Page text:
Carpal Tunnel Syndrome
The Carpal Tunnel – The Median Nerve’s Path to the Hand
What is Carpal Tunnel Syndrome?
Carpal tunnel syndrome is a common condition in the adult hand, affecting nearly 3% of the population and is the most common peripheral nerve compression syndrome. The carpal tunnel is a bony passageway in the wrist, housing both the median nerve along with nine wrist flexor tendons.
Due to the nonconforming shape of the tunnel, any increase in the pressure of the tunnel causes compression on the median nerve, thereby decreasing its ability to function properly. The median nerve controls important muscles in the hand, giving sensation to many of the digits.
Carpal tunnel syndrome occurs when the median nerve is compressed as it passes through this tunnel in the hand. When compressed, the median nerve causes numbness, tingling, weakness and pain in the hand and wrist. The pain is often positional, meaning that extreme flexion or extension of the wrist exacerbate the symptoms.
What are the symptoms?
Compression of the median nerve reliably causes numbness in the thumb, index finger, middle finger and half of the ring finger. In addition, if the median nerve is compressed for a critical period of time, the nerve loses its ability to power key muscles of the thumb and hand, causing a loss of strength and dexterity for fine movements.
Other common symptoms include hand pain which is often worse at night or while driving, and a need to shake the hand to allow the hand to “wake up”.
What causes Carpal Tunnel Syndrome?
Contrary to much of the information readily available for patients, it is important to emphasize that the vast majority of patients have no known cause for their carpal tunnel syndrome. While it is tempting to attach blame to repetitive activity such as typing, or blame a particular injury, many well designed objective studies have consistently failed to show any effect of repetitive activity on the development or exacerbation of carpal tunnel syndrome.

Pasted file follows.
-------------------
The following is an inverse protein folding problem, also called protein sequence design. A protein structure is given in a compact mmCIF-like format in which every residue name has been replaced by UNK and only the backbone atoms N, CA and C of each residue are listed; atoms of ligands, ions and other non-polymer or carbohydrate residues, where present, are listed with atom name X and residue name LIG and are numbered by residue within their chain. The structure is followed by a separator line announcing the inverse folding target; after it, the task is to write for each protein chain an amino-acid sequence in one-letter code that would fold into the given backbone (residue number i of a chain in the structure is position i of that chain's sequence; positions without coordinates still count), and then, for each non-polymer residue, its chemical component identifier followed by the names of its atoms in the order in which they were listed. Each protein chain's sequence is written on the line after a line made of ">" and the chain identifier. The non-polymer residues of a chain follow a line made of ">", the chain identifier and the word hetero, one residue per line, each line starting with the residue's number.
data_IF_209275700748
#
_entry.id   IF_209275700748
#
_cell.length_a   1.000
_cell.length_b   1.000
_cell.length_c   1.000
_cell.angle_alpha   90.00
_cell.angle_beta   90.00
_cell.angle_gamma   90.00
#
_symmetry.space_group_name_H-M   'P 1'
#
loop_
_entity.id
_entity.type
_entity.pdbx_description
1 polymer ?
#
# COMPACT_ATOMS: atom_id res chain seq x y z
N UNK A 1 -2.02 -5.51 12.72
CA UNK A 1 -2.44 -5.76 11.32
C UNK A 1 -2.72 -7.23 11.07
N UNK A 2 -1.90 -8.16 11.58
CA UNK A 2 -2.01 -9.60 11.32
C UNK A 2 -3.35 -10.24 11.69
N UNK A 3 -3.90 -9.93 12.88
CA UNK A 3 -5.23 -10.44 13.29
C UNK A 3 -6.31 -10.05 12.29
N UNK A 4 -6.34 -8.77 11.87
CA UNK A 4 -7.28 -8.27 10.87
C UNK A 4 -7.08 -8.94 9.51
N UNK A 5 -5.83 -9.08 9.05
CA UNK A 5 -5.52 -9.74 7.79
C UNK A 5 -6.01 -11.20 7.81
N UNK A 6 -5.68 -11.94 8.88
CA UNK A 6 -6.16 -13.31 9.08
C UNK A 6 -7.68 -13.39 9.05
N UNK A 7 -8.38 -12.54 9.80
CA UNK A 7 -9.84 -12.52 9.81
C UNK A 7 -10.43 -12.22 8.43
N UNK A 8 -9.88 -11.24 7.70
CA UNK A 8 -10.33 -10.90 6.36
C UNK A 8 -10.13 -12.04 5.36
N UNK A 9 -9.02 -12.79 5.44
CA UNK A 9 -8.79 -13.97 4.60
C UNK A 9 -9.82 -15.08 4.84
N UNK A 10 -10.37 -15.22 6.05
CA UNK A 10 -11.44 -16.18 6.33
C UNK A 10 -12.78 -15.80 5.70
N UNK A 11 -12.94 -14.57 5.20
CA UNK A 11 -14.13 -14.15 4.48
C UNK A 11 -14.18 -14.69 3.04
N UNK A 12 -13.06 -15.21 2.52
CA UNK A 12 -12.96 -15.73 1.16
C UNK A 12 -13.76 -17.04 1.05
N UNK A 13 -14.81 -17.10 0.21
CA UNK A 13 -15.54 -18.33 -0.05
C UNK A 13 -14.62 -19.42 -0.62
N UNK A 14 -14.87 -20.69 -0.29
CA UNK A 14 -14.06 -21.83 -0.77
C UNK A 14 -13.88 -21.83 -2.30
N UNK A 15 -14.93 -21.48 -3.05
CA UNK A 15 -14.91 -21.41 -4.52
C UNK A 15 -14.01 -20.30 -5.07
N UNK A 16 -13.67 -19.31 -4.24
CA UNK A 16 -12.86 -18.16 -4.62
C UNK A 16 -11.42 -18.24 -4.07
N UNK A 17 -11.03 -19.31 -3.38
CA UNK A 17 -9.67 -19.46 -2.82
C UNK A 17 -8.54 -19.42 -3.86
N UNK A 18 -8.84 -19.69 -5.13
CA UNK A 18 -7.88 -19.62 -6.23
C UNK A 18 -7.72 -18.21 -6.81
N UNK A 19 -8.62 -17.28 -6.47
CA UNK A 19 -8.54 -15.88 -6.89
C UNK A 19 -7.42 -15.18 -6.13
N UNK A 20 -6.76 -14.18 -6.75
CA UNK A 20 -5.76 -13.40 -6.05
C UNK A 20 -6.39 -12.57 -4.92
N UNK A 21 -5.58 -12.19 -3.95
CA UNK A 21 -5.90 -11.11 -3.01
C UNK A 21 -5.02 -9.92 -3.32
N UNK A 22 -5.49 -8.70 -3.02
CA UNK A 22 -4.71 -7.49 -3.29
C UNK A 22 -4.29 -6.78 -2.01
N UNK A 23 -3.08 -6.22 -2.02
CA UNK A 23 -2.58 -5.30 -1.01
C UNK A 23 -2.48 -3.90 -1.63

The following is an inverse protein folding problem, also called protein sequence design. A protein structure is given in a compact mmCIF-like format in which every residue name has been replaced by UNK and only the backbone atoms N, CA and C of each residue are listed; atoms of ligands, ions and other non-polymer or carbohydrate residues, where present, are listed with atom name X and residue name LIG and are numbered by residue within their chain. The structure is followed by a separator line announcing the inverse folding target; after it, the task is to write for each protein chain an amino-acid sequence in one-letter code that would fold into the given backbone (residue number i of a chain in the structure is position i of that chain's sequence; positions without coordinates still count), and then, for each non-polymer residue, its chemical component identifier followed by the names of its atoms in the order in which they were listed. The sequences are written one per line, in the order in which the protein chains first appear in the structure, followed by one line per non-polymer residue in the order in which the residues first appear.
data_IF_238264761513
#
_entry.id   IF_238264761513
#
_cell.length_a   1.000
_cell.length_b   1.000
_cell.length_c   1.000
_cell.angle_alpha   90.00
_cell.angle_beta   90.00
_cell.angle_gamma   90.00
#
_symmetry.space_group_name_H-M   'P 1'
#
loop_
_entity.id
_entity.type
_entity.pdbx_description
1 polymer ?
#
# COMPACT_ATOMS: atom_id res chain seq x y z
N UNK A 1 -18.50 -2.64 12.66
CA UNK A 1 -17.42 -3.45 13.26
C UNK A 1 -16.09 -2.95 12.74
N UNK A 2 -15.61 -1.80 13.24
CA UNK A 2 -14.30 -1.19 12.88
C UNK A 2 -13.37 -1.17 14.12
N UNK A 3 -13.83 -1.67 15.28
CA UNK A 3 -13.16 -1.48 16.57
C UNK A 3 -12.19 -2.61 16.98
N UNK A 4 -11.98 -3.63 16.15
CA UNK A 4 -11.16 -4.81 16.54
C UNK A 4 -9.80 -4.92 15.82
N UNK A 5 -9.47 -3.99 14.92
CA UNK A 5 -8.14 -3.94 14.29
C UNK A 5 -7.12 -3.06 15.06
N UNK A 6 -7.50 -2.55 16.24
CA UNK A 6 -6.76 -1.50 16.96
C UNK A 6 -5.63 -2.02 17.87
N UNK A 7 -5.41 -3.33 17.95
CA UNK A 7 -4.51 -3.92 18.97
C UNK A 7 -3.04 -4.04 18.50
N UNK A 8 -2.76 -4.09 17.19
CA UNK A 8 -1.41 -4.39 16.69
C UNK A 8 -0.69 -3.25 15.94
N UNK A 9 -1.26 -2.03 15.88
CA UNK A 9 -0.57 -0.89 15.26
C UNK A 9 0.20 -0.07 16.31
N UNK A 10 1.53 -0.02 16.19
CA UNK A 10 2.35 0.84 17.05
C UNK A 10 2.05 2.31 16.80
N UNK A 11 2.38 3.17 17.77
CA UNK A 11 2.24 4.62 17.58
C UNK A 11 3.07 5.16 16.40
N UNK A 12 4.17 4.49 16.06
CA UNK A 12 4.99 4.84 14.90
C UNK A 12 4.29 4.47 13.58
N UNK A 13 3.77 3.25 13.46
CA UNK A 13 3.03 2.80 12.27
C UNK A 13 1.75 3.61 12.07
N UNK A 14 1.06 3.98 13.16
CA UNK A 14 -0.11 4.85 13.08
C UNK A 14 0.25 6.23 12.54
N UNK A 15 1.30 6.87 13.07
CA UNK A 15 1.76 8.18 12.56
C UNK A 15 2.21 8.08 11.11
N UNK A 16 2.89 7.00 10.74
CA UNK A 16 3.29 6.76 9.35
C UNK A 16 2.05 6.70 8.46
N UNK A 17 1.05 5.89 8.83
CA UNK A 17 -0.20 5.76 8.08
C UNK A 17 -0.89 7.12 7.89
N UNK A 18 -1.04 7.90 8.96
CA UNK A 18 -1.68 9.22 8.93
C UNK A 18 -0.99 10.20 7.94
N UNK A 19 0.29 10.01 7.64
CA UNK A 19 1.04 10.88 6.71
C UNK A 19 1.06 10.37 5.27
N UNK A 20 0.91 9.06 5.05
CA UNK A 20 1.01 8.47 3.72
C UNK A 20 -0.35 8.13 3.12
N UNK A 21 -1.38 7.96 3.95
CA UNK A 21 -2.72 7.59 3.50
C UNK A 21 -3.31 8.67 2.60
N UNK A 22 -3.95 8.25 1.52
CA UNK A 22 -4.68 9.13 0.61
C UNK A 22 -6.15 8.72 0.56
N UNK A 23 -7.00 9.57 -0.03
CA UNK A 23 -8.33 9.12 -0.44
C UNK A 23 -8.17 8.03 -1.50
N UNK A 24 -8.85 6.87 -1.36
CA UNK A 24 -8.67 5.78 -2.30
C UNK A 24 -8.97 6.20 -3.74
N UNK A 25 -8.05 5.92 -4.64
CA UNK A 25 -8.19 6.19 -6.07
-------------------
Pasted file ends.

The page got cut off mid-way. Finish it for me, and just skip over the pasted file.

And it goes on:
The best evidence suggests that some patients likely have a genetic predisposition to the development of carpal tunnel syndrome, despite intuitive interventions such as ergonomic workplace environments or other similar modifications.
Caveat: This is not to say that ergonomic improvements in the way we live and work are not positive improvements. Many significant advances have been made in workplace safety, and certainly in a patient with known carpal tunnel syndrome, minor modifications can be made which can decrease one’s symptoms. However it is important to underscore the fact that though these interventions may help symptomatic management, the lack of such interventions are not the cause of carpal tunnel syndrome.
What are the treatment options?
Treatment usually begins with wrist splints, especially at night, anti-inflammatory medications, and activity modifications. Steroid injections into the carpal tunnel may also provide relief of symptoms, but unfortunately no interventions short of surgery give adequate space for the nerve in the carpal tunnel once there is too much pressure. Ultimately, surgery may be necessary to relieve the pressure on the median nerve in the carpal tunnel.
What is involved in surgery?
Carpal tunnel surgery involves an incision in the base of the palm to gain access to the carpal tunnel. The goal of surgery is to provide more space to for the constricted nerve, which the 30 minute procedure reliably accomplishes. I perform the procedure typically in an outpatient setting and most patients have only a few days of discomfort from the incision are able to use their hand fully by 2 weeks after the sutures are removed. Many patients are able to return to work within 1-3 days, and the dressing stays in place until the sutures are removed.
It is important to note that in severe cases, the nerve has sustained permanent injury from years of compression. Though the surgery reliably relieves pressure on the nerve, sometimes the damage is irreversible and persistent numbness or weakness remain. Interested in learning more about your symptoms? Contact Dr. Scott Ruhlman’s office at 206-633-8100.